That biblical sense of chain-of-command is lost in “Shift,” where the Benefactor is instead portrayed as the apparent overlord of the world system who does as he wishes. 

That said, it’s only in the handful of scenes in which the Benefactor, standing in for all the doubters and haters of God who have ever lived, calls into question the character of God that “Shift” finds its true voice.

McDonough, whom audiences will likely recognize from his roles in “Yellowstone” and films such as "Band of Brothers," "Minority Report" and others, clearly relished the opportunity to “humanize” the devil and does so with both aplomb and restraint, allowing the volume of his performance to ebb and flow with the storyline itself.

In one scene where Kevin calls the Benefactor a "liar," his response is one that surely resonates with all those who not only call themselves atheists, but even those who have, at one time or another, wondered why God didn’t show up.

Neal McDonough plays the mysterious figure of The Benefactor in 'The Shift.'
Neal McDonough plays the mysterious figure of The Benefactor in "The Shift." | Courtesy of Angel Studios

"Do you want to know who the liar is? Do you want to know?” the Benefactor asks. “He's the liar. He lies to you when He says there's hope and goodness in this world. He lies to you when He says He loves, He forgives, He cares.

“If He cares so much, then why am I allowed to do these things to you? ... If He really loves us, why doesn't He stop me?”

At one of Kevin’s lowest points, the Benefactor asks him, "How many tests do you have to pass?"

It doesn’t matter where you are in your spiritual life. These aren’t merely rhetorical questions being asked in a scene in some Christian movie. These are some of the deepest questions we have as both the people of God and non-believers.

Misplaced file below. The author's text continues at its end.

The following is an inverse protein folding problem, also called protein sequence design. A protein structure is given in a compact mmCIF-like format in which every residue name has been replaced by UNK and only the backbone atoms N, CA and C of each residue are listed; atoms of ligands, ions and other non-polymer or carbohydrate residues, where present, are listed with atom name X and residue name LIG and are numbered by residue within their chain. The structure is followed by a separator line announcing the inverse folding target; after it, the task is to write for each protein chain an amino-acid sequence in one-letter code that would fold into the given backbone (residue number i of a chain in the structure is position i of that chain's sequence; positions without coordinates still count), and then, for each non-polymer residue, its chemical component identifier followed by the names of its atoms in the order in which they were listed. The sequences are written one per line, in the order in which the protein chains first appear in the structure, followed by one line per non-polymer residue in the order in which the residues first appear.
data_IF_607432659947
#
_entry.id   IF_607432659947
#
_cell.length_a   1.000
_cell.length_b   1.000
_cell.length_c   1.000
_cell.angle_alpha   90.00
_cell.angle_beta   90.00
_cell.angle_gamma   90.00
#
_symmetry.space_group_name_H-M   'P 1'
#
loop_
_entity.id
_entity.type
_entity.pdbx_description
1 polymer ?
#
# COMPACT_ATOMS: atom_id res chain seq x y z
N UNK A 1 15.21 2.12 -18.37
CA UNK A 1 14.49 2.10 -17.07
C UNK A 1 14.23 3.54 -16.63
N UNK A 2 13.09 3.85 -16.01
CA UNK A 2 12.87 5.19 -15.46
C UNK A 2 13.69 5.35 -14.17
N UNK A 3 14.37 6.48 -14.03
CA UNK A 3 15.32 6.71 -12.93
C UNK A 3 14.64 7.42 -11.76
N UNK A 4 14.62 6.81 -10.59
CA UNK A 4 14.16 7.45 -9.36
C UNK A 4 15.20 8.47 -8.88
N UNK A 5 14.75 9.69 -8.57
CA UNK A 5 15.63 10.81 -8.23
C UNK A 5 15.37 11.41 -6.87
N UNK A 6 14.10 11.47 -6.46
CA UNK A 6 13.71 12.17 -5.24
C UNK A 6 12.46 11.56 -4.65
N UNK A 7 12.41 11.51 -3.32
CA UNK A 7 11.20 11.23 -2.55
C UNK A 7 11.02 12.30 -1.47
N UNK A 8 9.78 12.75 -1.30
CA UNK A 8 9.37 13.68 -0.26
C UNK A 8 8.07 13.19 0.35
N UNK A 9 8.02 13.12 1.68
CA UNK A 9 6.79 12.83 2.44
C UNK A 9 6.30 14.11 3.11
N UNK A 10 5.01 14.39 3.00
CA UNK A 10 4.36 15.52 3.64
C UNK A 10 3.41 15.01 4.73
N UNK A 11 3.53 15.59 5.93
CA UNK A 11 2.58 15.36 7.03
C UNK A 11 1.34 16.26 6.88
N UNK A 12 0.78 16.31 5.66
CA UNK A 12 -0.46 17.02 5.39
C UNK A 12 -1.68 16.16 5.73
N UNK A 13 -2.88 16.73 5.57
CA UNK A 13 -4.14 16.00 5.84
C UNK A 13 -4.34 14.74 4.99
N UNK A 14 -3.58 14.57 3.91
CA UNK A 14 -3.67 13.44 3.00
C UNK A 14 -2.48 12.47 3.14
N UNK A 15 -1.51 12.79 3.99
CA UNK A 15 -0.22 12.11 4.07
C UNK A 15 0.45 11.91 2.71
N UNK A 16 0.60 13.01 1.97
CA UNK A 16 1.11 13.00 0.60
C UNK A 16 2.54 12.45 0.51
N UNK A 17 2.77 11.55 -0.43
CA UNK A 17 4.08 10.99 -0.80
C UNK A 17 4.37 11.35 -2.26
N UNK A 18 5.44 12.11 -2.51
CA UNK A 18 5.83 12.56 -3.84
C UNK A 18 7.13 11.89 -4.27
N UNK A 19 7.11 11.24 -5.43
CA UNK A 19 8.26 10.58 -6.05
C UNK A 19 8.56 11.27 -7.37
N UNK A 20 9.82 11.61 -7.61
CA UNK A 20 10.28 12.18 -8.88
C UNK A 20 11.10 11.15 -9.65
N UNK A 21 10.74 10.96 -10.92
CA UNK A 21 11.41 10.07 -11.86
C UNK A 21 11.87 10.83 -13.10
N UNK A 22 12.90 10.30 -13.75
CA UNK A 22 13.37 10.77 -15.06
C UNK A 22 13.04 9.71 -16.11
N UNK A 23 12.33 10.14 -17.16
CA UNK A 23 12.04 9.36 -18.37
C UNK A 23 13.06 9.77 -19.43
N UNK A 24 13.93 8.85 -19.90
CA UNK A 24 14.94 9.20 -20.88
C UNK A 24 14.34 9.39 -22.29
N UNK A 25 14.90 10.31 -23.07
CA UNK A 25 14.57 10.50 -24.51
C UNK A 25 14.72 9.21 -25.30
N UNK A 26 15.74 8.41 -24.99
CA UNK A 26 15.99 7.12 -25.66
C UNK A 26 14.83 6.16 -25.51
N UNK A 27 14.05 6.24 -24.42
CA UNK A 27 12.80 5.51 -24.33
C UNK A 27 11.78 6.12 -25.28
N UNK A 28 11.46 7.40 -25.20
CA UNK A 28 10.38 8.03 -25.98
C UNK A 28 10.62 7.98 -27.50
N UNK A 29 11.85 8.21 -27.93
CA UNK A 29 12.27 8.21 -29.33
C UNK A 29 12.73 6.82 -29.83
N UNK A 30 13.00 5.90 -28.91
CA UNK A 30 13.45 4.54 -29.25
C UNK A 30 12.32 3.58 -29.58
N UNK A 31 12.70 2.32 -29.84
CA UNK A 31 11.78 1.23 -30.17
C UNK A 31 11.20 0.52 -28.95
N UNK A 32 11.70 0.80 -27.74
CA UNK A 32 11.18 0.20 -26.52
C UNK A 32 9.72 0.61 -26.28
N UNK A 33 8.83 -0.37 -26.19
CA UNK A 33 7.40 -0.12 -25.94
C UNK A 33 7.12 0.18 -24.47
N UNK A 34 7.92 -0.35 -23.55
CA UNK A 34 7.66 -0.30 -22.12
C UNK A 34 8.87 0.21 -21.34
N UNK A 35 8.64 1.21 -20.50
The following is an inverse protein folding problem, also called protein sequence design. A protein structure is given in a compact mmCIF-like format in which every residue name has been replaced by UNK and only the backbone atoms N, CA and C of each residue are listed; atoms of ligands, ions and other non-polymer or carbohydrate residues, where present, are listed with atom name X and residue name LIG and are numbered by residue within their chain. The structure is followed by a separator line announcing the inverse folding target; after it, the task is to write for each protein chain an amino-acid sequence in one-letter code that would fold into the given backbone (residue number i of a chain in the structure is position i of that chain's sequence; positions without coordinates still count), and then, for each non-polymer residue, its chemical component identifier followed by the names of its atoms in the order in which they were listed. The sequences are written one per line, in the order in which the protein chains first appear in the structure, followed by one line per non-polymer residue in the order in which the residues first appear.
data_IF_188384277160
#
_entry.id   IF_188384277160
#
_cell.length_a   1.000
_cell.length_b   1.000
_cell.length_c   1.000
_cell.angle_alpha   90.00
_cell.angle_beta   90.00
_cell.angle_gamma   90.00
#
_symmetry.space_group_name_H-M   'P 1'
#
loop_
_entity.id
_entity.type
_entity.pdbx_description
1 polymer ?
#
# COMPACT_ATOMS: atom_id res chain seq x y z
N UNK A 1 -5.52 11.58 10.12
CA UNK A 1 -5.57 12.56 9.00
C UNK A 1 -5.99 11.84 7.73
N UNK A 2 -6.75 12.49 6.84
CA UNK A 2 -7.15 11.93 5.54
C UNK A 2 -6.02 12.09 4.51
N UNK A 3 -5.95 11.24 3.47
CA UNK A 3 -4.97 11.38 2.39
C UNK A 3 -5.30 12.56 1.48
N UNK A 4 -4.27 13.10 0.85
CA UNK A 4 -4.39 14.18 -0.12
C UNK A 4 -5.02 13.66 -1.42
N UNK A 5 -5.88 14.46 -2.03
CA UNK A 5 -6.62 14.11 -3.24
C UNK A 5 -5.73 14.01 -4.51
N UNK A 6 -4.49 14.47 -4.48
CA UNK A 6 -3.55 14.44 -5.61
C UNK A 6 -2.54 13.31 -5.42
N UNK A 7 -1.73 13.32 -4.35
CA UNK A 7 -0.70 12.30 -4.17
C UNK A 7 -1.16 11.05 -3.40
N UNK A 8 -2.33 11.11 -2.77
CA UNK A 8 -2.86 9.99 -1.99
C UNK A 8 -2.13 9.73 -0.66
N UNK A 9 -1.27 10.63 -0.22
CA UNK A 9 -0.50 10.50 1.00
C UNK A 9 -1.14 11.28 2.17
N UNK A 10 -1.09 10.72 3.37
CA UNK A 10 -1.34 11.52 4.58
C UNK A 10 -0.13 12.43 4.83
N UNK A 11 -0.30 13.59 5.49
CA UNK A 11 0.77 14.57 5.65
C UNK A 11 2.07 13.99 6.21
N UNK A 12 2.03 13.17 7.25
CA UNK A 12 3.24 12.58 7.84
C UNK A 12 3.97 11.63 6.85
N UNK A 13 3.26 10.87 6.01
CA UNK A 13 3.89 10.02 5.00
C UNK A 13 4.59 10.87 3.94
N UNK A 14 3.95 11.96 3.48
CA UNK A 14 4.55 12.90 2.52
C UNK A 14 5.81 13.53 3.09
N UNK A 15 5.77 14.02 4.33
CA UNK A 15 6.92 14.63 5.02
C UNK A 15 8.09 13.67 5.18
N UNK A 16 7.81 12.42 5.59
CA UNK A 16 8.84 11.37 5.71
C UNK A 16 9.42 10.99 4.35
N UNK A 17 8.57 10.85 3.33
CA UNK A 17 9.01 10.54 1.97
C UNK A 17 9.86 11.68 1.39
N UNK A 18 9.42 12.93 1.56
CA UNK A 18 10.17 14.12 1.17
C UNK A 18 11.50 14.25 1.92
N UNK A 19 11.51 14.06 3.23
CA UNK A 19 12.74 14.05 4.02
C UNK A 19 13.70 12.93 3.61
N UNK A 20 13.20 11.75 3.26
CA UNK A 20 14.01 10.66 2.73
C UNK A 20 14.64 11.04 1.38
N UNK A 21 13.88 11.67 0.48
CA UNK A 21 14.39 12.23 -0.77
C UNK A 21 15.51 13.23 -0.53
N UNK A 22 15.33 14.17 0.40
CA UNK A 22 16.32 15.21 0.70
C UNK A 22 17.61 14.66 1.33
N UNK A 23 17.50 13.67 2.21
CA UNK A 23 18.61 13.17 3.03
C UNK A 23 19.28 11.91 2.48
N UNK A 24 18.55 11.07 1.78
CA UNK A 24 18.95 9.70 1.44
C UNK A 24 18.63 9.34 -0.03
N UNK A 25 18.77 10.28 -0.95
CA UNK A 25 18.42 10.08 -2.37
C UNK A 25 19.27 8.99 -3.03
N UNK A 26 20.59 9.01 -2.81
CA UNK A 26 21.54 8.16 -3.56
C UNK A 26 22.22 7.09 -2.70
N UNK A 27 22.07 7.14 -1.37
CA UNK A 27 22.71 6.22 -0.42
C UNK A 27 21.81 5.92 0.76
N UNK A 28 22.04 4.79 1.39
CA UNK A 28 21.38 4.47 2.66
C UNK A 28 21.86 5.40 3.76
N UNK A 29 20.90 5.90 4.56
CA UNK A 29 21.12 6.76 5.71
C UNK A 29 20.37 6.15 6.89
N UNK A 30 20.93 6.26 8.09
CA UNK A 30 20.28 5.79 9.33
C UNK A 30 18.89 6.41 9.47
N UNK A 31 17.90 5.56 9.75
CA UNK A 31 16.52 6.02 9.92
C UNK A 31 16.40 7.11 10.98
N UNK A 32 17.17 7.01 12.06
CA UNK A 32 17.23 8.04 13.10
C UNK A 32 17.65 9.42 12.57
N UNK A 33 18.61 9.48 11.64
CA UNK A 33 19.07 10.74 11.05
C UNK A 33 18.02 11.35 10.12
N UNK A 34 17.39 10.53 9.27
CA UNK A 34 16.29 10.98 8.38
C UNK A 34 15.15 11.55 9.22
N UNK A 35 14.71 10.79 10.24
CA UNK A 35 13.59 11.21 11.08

“The Shift” doesn’t attempt to provide any pat answers — and rightly so — but instead offers a glimpse into how those of us who have the mind of Christ see things through a much different lens.

Near the climax of the film, when Kevin decides to save a young woman who has been separated from her family over saving himself, the Benefactor mocks him for his self-sacrifice.

Watching this scene, one can’t help but hear the words hurled at Jesus as He was enduring the final moments of the Cross: “He saved others,” they said, “but he can’t save himself!” (Mark 15:31-32)

In the end, Kevin makes the Christlike decision to sacrifice his own future for the young woman's benefit, telling the Benefactor, “You're right. There is so much evil and horror and betrayal and inhumanity in this world ...

“But even in this world, and even in me, there is also goodness and kindness and so much beauty and hope. God is here. And in everything that I have ever witnessed and everything that I have done and everything that you have put me through just makes Him that much easier to see."

Is this the most theologically accurate statement ever said in a Christian movie? Probably not.

Does it speak to the problem of evil and the heart of the Christian worldview, which essentially says that God has allowed sin to reign for the time being before He ultimately destroys it for His glory and His Kingdom forever?


Yes, the film is a tad derivative, amateurish at times and probably about a half-hour too long.

But with a compelling story of faith in the face of evil, an evangelistic emphasis on prayer over fear and a clear-eyed vision of the depravity of man, “The Shift” ultimately points viewers away from themselves and toward the truth of the Scriptures and of the only One who is neither bound by time, space, or even man’s fanciful notions of parallel universes.

Now, that's a conversation to take to your Christmas dinner table.

Angel Studios’ “The Shift” debuted in theaters on Dec. 1. The film has a running time of 115 minutes and is rated PG-13 for violence and thematic elements.

Ian M. Giatti is a reporter for The Christian Post and the author of BACKWARDS DAD: a children's book for grownups. He can be reached at: